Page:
At 2:45 A.M. on August 6, 1945, a B-29 under the command of Colonel Paul W. Tibbets, a 29-year-old veteran pilot, began to roll down a runway on Tinian Island to take off on its historic mission to Hiroshima. The plane, which Tibbets had named Enola Gay after his mother, carried a crew of twelve men and an atomic bomb fueled with uranium 235. As it flew over Iwo Jima, it was joined by two other B-29s; their crews would seek scientific information on and take photographs of the blast. Tibbets informed his crew after takeoff that the cargo they would deliver was an atomic bomb, but otherwise the flight was uneventful. The weather was clear and the Enola Gay did not encounter resistance from antiaircraft fire or enemy fighters. The fleet of just three planes caused little alarm when it appeared over Hiroshima; no warning sirens sounded and citizens saw no reason to seek shelter.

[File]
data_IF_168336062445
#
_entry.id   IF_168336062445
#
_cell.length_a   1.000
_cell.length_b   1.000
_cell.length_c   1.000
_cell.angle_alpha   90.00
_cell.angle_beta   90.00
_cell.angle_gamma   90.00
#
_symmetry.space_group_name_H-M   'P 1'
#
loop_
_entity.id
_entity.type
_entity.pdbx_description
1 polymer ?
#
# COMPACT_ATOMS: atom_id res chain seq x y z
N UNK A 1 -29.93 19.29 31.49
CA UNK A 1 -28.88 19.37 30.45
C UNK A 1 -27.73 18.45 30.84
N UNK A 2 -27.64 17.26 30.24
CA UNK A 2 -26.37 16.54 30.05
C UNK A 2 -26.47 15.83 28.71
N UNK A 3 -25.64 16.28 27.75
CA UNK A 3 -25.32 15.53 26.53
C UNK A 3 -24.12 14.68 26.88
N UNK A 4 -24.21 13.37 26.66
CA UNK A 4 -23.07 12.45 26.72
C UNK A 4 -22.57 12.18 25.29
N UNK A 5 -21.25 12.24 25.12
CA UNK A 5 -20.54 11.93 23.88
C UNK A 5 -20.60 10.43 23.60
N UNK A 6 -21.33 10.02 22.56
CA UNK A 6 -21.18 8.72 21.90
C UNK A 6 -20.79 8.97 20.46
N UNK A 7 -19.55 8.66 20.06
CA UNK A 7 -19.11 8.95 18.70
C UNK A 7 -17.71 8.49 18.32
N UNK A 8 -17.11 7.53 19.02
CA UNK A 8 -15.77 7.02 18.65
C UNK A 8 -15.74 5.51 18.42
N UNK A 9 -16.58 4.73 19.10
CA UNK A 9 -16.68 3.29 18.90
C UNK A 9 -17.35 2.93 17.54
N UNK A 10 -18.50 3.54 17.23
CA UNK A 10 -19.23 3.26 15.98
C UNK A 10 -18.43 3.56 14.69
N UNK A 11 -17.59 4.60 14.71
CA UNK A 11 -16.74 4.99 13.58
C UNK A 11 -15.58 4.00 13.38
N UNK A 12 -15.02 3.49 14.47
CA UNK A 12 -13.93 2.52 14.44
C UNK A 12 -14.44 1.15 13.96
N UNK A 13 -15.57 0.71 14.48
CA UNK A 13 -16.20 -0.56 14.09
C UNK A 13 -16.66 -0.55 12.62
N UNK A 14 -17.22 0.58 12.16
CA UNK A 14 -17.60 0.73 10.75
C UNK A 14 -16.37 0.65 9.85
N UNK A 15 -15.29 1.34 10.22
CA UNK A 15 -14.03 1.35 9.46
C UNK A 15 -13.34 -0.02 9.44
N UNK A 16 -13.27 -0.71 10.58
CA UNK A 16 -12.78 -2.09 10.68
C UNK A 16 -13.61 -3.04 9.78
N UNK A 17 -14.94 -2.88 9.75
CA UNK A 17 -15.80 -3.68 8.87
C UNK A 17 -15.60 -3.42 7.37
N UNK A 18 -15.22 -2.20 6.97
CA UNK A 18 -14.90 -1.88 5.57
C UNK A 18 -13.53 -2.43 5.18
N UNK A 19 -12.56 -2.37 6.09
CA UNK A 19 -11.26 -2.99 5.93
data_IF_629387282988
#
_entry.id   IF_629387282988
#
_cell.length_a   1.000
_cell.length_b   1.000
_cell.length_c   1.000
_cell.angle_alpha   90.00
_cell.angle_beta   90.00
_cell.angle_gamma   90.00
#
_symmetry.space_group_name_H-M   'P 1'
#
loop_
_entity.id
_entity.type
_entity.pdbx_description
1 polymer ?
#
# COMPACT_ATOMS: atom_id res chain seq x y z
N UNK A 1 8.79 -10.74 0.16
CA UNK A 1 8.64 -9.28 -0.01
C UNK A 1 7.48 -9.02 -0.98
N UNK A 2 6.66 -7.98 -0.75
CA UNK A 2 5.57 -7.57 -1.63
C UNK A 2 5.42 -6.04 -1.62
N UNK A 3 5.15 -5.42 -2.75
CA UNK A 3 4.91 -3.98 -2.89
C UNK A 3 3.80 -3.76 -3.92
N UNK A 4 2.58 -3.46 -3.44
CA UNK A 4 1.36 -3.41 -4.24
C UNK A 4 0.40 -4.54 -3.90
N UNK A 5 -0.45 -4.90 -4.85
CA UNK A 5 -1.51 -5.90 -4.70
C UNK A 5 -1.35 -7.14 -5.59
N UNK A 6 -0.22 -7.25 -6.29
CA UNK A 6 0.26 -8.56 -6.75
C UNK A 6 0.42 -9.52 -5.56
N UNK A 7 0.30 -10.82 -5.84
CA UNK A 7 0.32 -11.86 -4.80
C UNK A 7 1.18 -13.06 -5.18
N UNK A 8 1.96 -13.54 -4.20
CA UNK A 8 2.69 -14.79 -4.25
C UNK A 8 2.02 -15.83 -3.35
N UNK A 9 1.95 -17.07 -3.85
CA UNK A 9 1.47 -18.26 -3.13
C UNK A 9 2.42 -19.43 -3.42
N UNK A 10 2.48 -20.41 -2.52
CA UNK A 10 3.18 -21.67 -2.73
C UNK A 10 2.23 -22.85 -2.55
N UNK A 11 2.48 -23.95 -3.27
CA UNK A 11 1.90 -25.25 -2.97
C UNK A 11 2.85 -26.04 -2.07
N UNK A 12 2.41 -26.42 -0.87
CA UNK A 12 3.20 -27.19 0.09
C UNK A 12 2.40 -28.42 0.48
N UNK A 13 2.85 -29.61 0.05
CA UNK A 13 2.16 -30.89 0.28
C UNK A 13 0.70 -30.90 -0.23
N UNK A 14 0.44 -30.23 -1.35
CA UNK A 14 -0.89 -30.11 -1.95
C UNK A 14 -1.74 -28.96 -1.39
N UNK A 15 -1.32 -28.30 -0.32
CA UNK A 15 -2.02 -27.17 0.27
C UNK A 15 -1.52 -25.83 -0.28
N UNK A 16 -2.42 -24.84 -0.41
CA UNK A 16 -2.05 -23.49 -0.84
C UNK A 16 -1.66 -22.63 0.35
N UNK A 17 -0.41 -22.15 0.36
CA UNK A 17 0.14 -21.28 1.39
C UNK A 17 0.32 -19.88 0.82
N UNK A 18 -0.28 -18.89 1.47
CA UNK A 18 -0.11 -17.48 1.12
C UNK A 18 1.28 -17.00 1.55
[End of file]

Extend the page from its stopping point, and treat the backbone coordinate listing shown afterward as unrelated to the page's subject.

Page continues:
At about 8:15 A.M. (Hiroshima time) the Enola Gay’s bombardier released the bomb. It was festooned with messages that would never be read, some obscene, some wrathful; one offered “Greetings to the Emperor from the men of the Indianapolis.” Forty-three seconds after leaving the plane, the bomb exploded, proving that the uranium 235, gun-type design worked as Manhattan Project scientists had promised. Even at 30,000 feet and eleven miles from ground zero, the Enola Gay was hit by two strong shock waves that bounced it around in the air and made a noise, as one crew member recalled,